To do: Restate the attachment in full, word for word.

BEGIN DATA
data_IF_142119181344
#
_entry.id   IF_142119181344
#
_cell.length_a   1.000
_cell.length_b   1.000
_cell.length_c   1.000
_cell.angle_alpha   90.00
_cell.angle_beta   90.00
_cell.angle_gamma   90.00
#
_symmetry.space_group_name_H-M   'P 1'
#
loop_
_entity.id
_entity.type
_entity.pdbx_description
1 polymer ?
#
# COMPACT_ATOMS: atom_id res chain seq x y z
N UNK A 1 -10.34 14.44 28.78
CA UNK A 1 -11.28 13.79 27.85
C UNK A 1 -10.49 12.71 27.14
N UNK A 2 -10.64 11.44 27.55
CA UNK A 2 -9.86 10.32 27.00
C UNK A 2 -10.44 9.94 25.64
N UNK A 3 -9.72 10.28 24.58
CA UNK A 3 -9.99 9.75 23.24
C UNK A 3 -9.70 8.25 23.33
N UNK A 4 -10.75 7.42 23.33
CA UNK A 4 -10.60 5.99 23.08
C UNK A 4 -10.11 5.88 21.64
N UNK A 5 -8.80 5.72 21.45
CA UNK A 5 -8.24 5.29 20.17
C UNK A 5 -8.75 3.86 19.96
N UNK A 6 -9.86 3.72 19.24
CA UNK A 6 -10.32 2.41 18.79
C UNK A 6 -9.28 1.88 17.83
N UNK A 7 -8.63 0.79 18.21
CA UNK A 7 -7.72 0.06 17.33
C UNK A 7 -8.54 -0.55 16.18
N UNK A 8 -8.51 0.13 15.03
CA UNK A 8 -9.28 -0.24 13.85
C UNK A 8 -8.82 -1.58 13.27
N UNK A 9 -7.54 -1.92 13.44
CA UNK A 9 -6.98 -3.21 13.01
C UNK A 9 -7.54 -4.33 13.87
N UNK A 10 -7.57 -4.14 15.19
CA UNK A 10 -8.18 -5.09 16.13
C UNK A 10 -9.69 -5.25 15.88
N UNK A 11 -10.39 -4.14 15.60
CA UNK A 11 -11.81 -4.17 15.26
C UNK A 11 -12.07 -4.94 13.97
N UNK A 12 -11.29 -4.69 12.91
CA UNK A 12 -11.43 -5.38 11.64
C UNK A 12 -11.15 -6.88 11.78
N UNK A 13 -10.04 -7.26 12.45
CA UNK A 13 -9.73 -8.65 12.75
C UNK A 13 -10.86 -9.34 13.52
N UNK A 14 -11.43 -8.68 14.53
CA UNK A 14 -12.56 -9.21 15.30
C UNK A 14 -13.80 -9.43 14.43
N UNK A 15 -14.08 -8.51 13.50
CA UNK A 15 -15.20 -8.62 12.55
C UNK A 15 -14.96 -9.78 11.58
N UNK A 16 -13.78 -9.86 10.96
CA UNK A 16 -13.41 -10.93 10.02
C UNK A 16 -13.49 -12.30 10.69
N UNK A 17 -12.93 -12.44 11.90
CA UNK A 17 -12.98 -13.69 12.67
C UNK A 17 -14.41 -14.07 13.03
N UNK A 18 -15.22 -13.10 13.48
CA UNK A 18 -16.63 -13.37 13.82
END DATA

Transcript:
data_IF_142119181344
#
_entry.id   IF_142119181344
#
_cell.length_a   1.000
_cell.length_b   1.000
_cell.length_c   1.000
_cell.angle_alpha   90.00
_cell.angle_beta   90.00
_cell.angle_gamma   90.00
#
_symmetry.space_group_name_H-M   'P 1'
#
loop_
_entity.id
_entity.type
_entity.pdbx_description
1 polymer ?
#
# COMPACT_ATOMS: atom_id res chain seq x y z
N UNK A 1 -10.34 14.44 28.78
CA UNK A 1 -11.28 13.79 27.85
C UNK A 1 -10.49 12.71 27.14
N UNK A 2 -10.64 11.44 27.55
CA UNK A 2 -9.86 10.32 27.00
C UNK A 2 -10.44 9.94 25.64
N UNK A 3 -9.72 10.28 24.58
CA UNK A 3 -9.99 9.75 23.24
C UNK A 3 -9.70 8.25 23.33
N UNK A 4 -10.75 7.42 23.33
CA UNK A 4 -10.60 5.99 23.08
C UNK A 4 -10.11 5.88 21.64
N UNK A 5 -8.80 5.72 21.45
CA UNK A 5 -8.24 5.29 20.17
C UNK A 5 -8.75 3.86 19.96
N UNK A 6 -9.86 3.72 19.24
CA UNK A 6 -10.32 2.41 18.79
C UNK A 6 -9.28 1.88 17.83
N UNK A 7 -8.63 0.79 18.21
CA UNK A 7 -7.72 0.06 17.33
C UNK A 7 -8.54 -0.55 16.18
N UNK A 8 -8.51 0.13 15.03
CA UNK A 8 -9.28 -0.24 13.85
C UNK A 8 -8.82 -1.58 13.27
N UNK A 9 -7.54 -1.92 13.44
CA UNK A 9 -6.98 -3.21 13.01
C UNK A 9 -7.54 -4.33 13.87
N UNK A 10 -7.57 -4.14 15.19
CA UNK A 10 -8.18 -5.09 16.13
C UNK A 10 -9.69 -5.25 15.88
N UNK A 11 -10.39 -4.14 15.60
CA UNK A 11 -11.81 -4.17 15.26
C UNK A 11 -12.07 -4.94 13.97
N UNK A 12 -11.29 -4.69 12.91
CA UNK A 12 -11.43 -5.38 11.64
C UNK A 12 -11.15 -6.88 11.78
N UNK A 13 -10.04 -7.26 12.45
CA UNK A 13 -9.73 -8.65 12.75
C UNK A 13 -10.86 -9.34 13.52
N UNK A 14 -11.43 -8.68 14.53
CA UNK A 14 -12.56 -9.21 15.30
C UNK A 14 -13.80 -9.43 14.43
N UNK A 15 -14.08 -8.51 13.50
CA UNK A 15 -15.20 -8.62 12.55
C UNK A 15 -14.96 -9.78 11.58
N UNK A 16 -13.78 -9.86 10.96
CA UNK A 16 -13.41 -10.93 10.02
C UNK A 16 -13.49 -12.30 10.69
N UNK A 17 -12.93 -12.44 11.90
CA UNK A 17 -12.98 -13.69 12.67
C UNK A 17 -14.41 -14.07 13.03
N UNK A 18 -15.22 -13.10 13.48
CA UNK A 18 -16.63 -13.37 13.82